- Urinalysis will show mild proteinuria +/- hematuria
- Acute Rena insufficiency may be present and may require dialysis.
- Neurological Symptoms: (Seizure, AMS, HA, coma, hemiplegia, aphasia, etc.)
- Focal Deficits less prevalent
- Occurs in 25-60% of patients
- Symptoms are usually transient and subtle, so you must ask the patient about prior symptoms!
*** KEEP in mind; all features of the PENTAD do NOT to be present at the same time for diagnosis to be made.
- African American race
- Ages 30-50 years
- Rheumatologic/autoimmune disease history
- Fatigue, tachycardia, pallor, SOB or chest pain
- Abdominal pain, back pain, Nausea, vomiting or diarrhea
- New Onset jaundice and dark colored urine
- Diffuse, non-palpable petechial/purpuric rash.
- ADAMTS-13 protease enzyme deficiency
- 60% of cases
- Enzyme cleaves von Willebrand factor (vWF) multimers. Without it, excessive platelet aggregation, thrombocytopenia and thrombosis occurs
- Idiopathic or Secondary Causes
- 40% of cases
- (i.e. HIV, malignancy, Infection, Pregnancy, pancreatitis, autoimmune disease, pancreatitis and medications such s Acyclovir, Quinine, Oxymorphoine, Plavix and Tacrolimus)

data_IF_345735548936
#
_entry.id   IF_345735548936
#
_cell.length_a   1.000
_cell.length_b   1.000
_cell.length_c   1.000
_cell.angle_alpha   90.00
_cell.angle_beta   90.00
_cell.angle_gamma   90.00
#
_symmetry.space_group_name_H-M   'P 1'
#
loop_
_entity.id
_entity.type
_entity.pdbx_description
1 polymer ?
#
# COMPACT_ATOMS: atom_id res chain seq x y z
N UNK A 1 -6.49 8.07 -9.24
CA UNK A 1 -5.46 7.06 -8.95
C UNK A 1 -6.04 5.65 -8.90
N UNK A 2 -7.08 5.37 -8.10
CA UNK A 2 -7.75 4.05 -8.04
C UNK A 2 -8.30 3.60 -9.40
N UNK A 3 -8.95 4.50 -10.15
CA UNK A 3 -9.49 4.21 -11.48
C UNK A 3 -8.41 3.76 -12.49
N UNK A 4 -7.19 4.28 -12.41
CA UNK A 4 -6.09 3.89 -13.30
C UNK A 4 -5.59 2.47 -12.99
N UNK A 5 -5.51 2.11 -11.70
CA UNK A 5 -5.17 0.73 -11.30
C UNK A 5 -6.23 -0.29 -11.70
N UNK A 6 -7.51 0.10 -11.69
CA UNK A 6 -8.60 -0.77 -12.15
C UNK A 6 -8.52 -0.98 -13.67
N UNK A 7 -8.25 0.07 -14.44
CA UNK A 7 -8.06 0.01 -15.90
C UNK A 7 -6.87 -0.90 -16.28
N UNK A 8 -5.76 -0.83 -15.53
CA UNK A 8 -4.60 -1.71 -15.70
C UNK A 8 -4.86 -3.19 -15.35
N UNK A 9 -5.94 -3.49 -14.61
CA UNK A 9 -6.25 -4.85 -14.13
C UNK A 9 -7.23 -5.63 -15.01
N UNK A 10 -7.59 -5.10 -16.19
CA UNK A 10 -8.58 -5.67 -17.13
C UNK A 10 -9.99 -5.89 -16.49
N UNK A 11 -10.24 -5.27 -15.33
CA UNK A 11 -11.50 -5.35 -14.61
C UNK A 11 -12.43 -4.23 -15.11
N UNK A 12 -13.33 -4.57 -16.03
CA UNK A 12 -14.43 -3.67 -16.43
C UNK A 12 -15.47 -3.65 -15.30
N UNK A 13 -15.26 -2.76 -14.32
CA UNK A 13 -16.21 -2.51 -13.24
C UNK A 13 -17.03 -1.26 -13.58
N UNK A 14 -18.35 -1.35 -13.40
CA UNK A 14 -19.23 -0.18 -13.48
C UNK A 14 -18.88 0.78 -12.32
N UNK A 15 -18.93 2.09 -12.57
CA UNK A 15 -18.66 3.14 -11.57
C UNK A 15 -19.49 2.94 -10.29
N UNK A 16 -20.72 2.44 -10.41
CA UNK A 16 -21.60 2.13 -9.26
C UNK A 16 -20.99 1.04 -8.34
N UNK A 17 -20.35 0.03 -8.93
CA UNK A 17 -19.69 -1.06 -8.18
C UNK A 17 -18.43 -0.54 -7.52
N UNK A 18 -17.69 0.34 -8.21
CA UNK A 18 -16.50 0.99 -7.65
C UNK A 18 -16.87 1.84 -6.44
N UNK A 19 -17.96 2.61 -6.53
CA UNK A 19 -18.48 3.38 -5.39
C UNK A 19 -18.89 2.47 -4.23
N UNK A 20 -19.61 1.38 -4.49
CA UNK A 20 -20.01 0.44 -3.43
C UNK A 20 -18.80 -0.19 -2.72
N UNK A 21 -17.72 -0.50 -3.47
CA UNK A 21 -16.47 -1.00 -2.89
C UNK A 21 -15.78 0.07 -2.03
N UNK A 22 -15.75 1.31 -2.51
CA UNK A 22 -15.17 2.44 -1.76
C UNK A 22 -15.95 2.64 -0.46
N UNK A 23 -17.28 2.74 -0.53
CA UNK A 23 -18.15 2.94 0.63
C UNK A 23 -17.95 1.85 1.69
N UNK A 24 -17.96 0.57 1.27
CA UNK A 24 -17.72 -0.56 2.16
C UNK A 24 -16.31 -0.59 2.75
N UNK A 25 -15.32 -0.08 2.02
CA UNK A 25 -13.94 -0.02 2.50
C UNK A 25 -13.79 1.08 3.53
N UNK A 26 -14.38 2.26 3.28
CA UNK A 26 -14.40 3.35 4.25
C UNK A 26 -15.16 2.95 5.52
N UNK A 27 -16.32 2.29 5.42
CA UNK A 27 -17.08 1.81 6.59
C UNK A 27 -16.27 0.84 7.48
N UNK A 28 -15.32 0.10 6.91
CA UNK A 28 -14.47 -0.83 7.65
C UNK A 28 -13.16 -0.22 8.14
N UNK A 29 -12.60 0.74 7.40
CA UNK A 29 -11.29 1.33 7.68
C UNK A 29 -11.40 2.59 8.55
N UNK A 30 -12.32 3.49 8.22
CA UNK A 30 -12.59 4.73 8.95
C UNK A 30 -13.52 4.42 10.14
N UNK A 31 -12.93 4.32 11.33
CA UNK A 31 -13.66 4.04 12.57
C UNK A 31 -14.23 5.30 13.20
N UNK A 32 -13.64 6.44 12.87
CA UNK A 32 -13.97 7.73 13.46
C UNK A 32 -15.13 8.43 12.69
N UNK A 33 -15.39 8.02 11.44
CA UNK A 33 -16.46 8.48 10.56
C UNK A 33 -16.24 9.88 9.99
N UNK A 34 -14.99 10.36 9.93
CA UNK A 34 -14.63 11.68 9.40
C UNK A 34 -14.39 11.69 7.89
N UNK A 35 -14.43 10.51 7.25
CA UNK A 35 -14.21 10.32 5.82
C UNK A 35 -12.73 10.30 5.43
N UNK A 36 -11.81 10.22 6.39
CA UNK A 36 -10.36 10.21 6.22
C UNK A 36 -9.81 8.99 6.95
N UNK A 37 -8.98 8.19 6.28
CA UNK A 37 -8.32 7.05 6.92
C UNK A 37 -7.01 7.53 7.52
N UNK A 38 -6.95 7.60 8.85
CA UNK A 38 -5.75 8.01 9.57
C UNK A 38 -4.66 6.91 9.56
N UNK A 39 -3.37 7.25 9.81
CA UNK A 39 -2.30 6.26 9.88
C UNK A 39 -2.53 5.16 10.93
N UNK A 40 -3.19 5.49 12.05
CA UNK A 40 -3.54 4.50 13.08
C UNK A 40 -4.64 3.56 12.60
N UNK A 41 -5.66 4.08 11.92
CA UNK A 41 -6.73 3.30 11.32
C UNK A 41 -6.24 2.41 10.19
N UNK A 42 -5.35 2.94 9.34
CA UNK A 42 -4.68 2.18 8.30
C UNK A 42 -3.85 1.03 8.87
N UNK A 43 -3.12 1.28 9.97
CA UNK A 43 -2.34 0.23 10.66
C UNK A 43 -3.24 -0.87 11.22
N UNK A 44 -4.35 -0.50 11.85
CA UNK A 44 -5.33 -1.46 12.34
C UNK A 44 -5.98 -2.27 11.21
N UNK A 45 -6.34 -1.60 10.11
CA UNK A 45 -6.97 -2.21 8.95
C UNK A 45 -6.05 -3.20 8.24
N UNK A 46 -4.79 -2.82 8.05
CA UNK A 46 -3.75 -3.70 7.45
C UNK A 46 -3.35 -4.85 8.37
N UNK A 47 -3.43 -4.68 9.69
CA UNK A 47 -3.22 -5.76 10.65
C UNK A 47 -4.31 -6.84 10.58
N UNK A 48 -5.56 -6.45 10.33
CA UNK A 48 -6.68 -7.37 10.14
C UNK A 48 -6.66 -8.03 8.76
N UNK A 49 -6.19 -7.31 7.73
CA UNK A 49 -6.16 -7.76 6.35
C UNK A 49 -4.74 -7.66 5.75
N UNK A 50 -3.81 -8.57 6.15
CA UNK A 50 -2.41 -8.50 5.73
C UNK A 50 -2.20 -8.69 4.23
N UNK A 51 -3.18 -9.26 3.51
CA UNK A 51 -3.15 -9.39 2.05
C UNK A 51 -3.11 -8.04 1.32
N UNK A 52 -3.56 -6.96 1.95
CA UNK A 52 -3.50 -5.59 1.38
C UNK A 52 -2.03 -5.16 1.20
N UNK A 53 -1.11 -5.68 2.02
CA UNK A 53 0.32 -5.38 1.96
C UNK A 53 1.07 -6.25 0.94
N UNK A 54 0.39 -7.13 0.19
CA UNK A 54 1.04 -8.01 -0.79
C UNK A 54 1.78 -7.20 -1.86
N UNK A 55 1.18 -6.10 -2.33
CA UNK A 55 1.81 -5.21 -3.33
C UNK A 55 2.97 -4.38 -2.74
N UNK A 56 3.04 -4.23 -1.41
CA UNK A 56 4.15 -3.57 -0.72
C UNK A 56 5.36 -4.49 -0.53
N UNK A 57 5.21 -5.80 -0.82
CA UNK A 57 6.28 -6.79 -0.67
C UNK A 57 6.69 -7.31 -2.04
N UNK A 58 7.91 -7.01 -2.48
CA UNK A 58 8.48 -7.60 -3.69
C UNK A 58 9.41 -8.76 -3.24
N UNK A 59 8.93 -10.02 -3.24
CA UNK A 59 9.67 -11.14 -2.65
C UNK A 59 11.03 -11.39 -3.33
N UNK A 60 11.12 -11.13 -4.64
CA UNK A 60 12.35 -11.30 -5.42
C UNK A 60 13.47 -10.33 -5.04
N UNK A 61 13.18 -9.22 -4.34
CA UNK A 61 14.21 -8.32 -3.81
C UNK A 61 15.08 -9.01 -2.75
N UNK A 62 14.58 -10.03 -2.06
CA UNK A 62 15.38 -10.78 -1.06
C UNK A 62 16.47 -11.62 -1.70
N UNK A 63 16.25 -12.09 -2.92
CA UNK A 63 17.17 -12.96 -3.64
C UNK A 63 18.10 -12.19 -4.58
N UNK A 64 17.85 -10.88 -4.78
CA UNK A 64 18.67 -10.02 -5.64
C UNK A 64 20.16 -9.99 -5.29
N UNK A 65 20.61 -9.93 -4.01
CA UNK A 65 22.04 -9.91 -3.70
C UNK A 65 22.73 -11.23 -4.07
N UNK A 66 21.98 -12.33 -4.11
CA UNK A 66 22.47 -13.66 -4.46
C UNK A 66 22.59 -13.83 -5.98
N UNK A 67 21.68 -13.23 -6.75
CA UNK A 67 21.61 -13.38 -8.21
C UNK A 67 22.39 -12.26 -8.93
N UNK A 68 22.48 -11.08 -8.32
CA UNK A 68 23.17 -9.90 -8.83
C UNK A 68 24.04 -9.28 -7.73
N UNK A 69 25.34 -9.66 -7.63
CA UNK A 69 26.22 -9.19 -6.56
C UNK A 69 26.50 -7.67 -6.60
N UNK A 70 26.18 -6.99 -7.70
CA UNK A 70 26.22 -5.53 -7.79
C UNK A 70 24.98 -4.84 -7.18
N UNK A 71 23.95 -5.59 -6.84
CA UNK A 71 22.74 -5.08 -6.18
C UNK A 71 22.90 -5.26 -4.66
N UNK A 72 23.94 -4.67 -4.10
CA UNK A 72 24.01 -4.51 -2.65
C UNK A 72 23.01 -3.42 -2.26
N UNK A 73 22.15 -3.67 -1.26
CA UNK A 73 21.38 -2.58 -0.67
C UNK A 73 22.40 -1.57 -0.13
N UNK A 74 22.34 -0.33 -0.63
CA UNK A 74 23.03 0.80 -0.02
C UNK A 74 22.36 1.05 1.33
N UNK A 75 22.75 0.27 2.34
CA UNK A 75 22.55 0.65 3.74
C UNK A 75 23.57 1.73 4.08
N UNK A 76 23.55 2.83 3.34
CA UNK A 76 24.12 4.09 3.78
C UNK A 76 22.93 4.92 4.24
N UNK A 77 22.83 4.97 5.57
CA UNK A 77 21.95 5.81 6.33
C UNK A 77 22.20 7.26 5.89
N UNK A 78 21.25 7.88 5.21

- Diagnosis/Lab findings
- NORMAL PT, PTT and Fibrinogen levels (Unlike in DIC)
- Anemia and elevated indirect bilirubin
- A peripheral smear is important for diagnosis, as 100% of patients will have schistocytes present during the course of the disease
- ADAMTS-13 activity < 10% (normal activity is > 50%)
*** Remember that TTP is a clinical diagnosis. Do NOT delay treatment!
- Differential Diagnosis
- Other Causes of Microangiopathic Hemolytic Anemia (MAHA)
- DIC, HUS, HELLP Syndrome, Malignant Hypertension, Heparin induced thrombocytopenia, Paroxysmal Nocturnal Hemoglobinuria, etc.
- Viral infections (HIV, mumps, varicella, EBVS)
- Other Causes of Microangiopathic Hemolytic Anemia (MAHA)
- Consult Hematology!
- AVOID Platelet Transfusion if possible!
- It can lead to renal failure, higher rates of arterial thrombosis and death
- Should be AVOIDED EXCEPT in life-threatening bleeding or ICH
- Plasma Exchange (Plasmapheresis) is First Line treatment!
- Replaces defective or insufficient ADAMTS-13 and clears vWF multimers
- LDH can be used to evaluate for treatment response
- FFP Transfusion
- Contains ADAMTS-13
- Can be helpful if delay in plasmapheresis
- Transfusion of RBCs (indicated ONLY in severe bleeding with a delay in plasma exchange)
- Adjunct Treatment and do not replace plasmapheresis
- 1mg/kg Prednisone PO or Solu-Medrol 125mg IV
- Not first line but may be used in those who fail plasmapheresis
- Last line therapy after stabilization
- Inhibitor antibody is made in the spleen
Suspect TTP in any patient with MAHA and thrombocytopenia!
Case presented by Dr. Yenisleidy Paez Perez, DO